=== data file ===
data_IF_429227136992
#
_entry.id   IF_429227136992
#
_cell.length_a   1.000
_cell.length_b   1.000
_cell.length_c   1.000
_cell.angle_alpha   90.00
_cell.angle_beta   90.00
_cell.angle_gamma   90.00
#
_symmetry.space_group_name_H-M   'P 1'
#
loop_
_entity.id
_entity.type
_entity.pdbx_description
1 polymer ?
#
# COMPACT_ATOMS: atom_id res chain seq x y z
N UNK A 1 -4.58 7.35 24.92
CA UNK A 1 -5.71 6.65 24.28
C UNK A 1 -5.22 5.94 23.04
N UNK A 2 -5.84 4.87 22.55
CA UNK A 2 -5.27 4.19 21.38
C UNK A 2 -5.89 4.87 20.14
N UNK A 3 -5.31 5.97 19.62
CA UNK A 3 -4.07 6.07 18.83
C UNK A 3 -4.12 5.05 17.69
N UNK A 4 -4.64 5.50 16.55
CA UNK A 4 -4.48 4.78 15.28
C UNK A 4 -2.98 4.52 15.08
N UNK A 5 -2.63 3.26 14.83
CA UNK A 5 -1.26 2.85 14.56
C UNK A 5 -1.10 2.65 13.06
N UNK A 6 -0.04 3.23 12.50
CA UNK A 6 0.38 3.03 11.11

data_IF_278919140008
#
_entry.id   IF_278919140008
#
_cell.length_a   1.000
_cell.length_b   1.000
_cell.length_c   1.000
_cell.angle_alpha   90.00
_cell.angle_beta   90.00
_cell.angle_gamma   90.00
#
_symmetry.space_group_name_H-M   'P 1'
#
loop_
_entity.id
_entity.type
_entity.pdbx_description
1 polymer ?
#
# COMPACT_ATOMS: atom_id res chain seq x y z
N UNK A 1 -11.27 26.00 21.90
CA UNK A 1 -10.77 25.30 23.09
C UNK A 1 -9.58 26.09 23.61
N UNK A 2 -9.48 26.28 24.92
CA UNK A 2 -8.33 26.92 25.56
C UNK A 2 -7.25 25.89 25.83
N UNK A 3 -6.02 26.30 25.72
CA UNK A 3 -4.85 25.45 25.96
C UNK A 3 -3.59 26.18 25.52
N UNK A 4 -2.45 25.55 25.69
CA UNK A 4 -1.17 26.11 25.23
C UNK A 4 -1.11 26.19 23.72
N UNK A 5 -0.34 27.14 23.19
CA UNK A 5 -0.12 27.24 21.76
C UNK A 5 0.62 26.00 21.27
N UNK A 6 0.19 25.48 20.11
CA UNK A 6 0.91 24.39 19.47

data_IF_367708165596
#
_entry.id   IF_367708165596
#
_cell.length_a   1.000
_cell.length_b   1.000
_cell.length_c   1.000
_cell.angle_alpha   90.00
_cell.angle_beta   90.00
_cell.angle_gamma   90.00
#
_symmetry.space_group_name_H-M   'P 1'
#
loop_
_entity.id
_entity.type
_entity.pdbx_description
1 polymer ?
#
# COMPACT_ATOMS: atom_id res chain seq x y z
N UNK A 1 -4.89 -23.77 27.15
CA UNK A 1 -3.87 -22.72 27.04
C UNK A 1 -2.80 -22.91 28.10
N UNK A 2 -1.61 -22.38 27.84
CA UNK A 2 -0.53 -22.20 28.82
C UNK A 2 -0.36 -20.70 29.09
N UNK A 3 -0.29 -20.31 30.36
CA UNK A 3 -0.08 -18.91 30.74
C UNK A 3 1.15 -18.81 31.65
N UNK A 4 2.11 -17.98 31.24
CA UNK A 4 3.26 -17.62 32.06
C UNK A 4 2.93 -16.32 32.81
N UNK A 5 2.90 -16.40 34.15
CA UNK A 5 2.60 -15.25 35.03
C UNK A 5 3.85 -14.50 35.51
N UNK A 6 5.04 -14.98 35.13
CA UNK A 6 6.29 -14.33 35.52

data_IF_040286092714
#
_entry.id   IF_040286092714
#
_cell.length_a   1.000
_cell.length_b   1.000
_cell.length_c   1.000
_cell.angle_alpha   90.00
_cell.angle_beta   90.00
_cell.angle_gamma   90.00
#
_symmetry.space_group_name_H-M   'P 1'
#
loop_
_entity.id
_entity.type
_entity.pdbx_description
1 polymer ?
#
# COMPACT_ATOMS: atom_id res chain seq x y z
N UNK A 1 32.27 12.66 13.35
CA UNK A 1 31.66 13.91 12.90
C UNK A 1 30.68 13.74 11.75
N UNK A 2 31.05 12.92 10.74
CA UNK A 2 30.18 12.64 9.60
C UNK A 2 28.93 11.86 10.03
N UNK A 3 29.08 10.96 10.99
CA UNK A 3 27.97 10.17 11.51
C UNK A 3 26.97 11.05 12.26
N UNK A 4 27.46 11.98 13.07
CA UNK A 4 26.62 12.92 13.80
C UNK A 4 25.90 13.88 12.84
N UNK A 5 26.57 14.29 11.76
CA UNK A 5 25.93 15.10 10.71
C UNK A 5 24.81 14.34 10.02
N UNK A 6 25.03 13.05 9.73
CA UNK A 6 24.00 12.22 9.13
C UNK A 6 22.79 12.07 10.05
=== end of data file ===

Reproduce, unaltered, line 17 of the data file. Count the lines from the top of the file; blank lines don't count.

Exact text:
_entity.pdbx_description